In CTD, we present associations between chemicals, genes, and proteins based on the published literature, provide a filtered set of relevant references, integrate high-throughput experimental data, curate toxicologically important genes and their proteins, and provide visualization capabilities that facilitate cross-species sequence comparisons of genes and proteins. These comparisons will enhance understanding about the function of these genes and proteins and the molecular basis of differential susceptibility. CTD centralizes data that is core to toxicogenomics by integration and manual review of diverse molecular, reference, and chemical data.
Although many chemical-gene interactions have yet to be described in the literature it still remains the most valuable source for detailed functional data. High-throughput techniques like microarrays are beginning to provide insight into the range of genes that may be affected by chemical exposures, but these techniques lack specifics about non-transcriptional mechanisms underlying chemical effects. CTD integrates data from both sources to coordinate this complementary information and enhance understanding of chemical actions.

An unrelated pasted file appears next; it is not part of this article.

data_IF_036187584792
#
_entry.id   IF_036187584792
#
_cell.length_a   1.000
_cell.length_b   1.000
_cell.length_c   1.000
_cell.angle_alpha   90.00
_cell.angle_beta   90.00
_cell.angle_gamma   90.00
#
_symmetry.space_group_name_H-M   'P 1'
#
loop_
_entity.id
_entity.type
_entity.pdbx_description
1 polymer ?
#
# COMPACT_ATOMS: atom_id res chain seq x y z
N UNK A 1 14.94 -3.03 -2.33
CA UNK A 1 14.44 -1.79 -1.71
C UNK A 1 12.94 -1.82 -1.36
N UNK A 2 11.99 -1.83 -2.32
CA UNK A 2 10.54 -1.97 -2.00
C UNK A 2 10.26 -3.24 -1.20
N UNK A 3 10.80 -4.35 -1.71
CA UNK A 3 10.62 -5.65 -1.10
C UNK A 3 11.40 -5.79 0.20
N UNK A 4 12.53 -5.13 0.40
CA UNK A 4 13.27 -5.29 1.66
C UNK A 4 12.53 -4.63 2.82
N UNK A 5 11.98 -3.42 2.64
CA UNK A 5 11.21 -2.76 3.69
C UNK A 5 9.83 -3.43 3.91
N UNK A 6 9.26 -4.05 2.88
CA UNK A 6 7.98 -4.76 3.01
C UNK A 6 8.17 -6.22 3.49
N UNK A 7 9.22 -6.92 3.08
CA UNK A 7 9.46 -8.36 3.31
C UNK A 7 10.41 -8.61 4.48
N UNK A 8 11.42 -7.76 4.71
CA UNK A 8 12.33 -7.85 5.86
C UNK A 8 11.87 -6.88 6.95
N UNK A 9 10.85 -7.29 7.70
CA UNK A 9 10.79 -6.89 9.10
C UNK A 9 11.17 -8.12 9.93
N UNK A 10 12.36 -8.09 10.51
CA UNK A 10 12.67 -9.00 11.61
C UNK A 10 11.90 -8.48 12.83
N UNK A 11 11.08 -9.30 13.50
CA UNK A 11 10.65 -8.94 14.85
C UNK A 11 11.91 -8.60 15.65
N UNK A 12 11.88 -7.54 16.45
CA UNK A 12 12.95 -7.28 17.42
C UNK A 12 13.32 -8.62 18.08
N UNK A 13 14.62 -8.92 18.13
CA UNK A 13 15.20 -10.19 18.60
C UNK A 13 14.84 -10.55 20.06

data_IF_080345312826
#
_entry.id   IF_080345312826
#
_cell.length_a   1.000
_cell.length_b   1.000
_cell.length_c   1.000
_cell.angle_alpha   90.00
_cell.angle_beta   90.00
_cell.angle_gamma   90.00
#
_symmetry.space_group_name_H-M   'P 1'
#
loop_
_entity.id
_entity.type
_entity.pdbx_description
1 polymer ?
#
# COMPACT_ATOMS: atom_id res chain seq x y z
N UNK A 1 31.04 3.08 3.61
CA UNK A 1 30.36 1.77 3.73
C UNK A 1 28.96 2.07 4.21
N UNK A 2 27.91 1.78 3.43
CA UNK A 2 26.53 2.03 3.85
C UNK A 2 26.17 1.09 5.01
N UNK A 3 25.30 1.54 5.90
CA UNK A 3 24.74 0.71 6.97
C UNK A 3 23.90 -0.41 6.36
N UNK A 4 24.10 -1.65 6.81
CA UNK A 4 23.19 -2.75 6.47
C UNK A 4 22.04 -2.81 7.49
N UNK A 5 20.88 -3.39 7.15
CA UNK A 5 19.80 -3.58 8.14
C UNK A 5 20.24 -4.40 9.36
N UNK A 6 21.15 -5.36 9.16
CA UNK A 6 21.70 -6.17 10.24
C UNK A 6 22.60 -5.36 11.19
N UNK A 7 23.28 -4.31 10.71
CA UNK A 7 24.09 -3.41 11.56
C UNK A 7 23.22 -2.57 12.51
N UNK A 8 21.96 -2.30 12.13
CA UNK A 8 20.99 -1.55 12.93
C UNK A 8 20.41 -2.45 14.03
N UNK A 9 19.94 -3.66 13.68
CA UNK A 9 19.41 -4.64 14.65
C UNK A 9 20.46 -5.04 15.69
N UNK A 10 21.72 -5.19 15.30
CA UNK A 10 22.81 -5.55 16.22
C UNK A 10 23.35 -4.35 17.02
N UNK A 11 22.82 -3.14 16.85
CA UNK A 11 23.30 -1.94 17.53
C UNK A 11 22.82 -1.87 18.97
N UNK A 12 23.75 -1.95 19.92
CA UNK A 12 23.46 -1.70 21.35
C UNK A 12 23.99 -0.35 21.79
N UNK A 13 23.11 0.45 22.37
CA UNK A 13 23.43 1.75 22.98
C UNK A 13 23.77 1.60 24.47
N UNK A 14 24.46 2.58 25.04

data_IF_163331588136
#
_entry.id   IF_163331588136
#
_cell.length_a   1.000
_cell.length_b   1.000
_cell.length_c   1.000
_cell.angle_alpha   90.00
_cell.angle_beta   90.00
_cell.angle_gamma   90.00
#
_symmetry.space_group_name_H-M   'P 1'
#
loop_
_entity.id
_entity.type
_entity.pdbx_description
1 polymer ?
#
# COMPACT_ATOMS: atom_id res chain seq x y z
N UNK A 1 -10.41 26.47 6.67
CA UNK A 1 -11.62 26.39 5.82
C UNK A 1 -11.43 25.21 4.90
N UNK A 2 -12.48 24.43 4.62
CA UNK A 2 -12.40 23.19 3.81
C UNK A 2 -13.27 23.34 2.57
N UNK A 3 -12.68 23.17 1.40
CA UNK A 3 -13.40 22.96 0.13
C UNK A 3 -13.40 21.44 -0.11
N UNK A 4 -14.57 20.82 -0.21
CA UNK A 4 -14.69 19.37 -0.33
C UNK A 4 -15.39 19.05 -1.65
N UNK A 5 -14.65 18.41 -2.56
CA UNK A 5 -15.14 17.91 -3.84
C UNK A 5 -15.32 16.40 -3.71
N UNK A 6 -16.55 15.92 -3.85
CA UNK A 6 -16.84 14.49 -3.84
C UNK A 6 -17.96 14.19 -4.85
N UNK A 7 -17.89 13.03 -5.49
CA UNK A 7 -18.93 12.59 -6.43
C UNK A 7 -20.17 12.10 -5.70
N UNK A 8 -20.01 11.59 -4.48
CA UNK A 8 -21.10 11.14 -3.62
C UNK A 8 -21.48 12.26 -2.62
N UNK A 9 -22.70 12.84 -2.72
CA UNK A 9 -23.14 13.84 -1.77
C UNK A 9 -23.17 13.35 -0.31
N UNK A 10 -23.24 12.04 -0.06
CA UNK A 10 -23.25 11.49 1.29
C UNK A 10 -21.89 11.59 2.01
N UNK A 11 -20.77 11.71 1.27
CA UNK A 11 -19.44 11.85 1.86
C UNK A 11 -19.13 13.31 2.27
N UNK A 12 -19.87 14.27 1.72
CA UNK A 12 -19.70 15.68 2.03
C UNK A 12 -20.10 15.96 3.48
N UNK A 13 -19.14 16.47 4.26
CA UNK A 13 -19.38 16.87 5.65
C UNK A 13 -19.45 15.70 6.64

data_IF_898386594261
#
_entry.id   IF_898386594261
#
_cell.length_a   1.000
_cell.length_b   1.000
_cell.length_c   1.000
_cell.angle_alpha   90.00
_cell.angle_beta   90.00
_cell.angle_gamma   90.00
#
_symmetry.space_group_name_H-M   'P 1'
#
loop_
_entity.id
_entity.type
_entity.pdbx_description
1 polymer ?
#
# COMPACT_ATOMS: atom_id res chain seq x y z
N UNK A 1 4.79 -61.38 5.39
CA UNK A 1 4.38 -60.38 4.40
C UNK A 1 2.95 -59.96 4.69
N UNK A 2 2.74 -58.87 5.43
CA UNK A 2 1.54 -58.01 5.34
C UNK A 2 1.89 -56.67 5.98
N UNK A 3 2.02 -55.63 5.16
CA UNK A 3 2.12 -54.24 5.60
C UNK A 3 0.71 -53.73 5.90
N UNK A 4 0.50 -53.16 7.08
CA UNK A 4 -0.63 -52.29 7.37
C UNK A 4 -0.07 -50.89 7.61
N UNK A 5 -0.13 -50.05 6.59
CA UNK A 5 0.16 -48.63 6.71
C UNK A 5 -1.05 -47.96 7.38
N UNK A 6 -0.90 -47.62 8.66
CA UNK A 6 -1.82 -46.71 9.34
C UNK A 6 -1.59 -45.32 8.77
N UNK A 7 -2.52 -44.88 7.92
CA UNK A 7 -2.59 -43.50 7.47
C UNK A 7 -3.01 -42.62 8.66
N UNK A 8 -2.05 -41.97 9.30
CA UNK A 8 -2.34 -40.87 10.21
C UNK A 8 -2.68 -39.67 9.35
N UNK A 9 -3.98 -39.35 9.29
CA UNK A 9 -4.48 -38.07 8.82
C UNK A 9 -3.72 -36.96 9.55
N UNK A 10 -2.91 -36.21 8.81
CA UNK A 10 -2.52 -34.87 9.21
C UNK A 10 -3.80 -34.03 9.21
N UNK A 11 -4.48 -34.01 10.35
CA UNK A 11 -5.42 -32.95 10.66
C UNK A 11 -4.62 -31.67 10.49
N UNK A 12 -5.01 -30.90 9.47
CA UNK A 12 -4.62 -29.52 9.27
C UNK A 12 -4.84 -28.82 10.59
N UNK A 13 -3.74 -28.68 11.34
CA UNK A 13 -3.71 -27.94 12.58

Genes and proteins function together in complex networks rather than in isolation (Vidal, 2005